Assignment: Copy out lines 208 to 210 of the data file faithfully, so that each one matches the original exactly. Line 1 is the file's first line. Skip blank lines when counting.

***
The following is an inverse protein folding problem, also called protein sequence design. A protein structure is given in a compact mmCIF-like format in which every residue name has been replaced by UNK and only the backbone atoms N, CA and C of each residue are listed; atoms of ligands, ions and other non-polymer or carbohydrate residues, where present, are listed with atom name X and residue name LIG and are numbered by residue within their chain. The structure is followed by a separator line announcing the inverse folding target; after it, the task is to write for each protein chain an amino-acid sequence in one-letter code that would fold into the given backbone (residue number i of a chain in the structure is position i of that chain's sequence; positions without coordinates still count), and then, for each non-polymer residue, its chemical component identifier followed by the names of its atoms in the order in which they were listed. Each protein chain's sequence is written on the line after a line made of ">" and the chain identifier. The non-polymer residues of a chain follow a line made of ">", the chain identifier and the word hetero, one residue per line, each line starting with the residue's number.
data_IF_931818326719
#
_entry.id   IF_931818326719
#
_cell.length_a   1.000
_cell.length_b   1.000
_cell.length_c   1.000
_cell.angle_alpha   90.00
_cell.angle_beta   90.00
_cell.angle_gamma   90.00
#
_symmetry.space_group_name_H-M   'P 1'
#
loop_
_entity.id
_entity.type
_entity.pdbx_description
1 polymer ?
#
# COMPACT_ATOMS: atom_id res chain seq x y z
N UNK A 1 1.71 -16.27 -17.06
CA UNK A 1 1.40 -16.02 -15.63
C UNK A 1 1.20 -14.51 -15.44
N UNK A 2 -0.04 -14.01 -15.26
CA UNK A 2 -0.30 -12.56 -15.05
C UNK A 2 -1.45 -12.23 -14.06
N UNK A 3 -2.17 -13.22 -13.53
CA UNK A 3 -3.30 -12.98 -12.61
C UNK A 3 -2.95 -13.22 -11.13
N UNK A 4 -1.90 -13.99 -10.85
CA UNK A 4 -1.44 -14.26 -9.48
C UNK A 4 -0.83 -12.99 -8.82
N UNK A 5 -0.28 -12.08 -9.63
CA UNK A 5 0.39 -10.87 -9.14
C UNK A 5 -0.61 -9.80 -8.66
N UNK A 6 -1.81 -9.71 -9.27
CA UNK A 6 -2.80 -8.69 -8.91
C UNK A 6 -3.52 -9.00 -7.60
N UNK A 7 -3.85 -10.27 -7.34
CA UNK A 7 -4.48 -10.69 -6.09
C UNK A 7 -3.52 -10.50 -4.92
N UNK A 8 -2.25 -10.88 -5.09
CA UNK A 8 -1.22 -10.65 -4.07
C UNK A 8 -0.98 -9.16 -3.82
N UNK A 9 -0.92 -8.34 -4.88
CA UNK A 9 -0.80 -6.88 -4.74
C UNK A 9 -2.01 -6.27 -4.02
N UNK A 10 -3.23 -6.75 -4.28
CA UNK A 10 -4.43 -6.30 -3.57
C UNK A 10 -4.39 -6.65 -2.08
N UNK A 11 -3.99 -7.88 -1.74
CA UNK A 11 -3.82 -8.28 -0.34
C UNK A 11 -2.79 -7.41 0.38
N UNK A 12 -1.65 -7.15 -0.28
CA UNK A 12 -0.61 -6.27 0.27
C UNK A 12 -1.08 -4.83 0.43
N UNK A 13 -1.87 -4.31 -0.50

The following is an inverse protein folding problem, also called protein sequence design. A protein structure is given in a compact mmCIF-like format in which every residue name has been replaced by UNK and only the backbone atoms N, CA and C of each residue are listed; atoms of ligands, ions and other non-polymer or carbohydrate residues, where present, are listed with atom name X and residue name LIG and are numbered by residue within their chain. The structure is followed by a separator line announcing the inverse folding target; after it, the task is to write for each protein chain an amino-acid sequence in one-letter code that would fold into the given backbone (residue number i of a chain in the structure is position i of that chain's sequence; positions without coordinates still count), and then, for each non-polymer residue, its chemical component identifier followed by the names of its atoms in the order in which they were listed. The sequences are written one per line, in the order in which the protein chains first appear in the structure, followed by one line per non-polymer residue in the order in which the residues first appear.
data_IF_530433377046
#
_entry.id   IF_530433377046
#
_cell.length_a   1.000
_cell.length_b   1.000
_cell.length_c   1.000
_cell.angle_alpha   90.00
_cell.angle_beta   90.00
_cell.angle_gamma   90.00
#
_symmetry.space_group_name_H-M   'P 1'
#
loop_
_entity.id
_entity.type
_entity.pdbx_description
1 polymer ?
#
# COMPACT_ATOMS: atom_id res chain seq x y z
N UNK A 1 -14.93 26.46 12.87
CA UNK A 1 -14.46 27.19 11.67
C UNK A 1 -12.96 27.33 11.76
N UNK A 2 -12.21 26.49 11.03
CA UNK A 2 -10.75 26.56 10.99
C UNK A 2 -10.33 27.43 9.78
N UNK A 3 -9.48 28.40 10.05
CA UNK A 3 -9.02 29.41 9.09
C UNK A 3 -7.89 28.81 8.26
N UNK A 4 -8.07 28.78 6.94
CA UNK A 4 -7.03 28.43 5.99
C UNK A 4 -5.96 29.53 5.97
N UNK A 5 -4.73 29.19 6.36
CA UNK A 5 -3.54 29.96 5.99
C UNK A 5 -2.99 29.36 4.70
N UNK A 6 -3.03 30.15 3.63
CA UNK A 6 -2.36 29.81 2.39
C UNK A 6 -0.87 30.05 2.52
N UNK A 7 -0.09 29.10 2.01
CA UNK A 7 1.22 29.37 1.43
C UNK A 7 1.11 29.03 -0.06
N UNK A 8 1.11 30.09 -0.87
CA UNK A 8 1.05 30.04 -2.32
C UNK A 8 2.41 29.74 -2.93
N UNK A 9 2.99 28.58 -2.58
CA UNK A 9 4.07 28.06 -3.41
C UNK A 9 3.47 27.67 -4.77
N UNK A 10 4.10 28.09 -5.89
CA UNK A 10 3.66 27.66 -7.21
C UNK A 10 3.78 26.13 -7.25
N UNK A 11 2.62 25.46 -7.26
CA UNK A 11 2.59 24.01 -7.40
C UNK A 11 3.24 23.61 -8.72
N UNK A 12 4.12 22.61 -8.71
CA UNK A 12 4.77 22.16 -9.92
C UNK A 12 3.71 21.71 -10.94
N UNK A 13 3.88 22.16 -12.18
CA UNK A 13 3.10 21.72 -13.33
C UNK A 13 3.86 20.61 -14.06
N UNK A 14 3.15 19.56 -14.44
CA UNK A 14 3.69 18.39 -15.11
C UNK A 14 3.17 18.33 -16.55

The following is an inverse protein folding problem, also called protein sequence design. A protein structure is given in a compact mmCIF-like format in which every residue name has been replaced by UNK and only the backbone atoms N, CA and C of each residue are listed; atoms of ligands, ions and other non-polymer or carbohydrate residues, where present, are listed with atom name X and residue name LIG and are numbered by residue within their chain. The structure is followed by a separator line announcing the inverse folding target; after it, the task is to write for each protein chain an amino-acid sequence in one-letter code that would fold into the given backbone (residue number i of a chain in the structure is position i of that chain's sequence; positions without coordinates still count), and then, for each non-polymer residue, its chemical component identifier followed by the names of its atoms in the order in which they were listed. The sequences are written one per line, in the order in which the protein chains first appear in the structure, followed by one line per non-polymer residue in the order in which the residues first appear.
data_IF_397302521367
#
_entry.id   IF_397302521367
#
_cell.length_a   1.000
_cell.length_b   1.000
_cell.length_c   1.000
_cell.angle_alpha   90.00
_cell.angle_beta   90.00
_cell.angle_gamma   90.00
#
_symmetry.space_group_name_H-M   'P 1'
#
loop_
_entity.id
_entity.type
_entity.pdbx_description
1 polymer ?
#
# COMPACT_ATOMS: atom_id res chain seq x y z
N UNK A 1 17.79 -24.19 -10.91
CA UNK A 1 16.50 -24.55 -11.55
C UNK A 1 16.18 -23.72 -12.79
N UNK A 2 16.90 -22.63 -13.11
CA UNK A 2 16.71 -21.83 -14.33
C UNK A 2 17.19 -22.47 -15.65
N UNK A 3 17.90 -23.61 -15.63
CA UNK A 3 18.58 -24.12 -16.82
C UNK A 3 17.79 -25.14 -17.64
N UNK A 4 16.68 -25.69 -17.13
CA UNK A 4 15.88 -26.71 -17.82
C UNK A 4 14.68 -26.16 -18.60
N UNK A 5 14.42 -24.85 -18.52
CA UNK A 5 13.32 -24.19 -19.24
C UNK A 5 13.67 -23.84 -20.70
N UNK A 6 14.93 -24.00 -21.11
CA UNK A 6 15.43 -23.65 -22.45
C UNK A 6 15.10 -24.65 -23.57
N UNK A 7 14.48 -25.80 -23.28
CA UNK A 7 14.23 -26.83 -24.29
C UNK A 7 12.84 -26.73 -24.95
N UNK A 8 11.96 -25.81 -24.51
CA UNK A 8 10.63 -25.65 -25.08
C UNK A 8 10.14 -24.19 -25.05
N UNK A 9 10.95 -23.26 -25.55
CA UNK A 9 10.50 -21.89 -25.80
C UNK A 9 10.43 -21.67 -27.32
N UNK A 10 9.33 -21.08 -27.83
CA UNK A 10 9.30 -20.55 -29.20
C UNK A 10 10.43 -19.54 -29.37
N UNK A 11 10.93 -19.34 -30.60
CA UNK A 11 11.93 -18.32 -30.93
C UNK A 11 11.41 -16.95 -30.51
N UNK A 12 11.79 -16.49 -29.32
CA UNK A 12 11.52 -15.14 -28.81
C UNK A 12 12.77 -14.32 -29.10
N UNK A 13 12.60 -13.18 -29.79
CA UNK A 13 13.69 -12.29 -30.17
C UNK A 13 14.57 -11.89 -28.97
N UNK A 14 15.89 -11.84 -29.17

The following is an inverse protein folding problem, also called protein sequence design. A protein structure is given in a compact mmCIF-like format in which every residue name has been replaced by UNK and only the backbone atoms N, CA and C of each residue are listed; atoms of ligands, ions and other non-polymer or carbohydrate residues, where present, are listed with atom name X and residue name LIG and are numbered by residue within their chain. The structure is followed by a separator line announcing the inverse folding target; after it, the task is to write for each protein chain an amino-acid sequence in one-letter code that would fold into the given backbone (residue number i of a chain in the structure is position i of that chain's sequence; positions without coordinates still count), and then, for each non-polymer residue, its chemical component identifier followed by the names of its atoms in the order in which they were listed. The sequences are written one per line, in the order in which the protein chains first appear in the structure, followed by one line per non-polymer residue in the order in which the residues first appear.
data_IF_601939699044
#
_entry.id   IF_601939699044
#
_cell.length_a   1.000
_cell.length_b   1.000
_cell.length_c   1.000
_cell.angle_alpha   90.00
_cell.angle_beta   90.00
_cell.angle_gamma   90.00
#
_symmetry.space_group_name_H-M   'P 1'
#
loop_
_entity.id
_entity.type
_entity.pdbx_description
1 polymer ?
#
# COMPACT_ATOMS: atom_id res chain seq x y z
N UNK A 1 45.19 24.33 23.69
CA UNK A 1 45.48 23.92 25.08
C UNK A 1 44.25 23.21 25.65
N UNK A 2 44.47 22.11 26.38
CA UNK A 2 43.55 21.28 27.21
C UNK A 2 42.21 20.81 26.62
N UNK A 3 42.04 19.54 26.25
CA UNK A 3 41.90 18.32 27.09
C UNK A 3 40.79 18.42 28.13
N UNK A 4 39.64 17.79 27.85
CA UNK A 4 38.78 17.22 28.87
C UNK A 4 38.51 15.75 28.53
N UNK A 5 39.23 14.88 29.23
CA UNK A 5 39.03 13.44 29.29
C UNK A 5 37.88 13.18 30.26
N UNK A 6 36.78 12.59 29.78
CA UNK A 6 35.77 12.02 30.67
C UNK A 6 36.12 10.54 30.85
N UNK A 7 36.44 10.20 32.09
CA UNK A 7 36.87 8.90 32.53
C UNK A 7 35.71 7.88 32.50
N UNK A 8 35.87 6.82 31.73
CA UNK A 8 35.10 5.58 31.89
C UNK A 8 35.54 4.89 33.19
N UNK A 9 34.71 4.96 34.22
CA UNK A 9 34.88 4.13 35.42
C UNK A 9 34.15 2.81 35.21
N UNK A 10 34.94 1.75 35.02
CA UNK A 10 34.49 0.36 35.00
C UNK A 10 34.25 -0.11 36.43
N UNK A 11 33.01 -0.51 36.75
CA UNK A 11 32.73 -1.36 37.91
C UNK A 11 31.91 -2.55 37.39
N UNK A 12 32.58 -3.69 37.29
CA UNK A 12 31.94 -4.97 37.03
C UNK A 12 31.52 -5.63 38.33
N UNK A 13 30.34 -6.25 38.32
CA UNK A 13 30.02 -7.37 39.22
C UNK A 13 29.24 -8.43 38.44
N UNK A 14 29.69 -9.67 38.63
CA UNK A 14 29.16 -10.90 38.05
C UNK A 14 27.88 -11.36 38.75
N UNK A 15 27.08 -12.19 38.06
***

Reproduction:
CA UNK A 2 43.55 21.28 27.21
C UNK A 2 42.21 20.81 26.62
N UNK A 3 42.04 19.54 26.25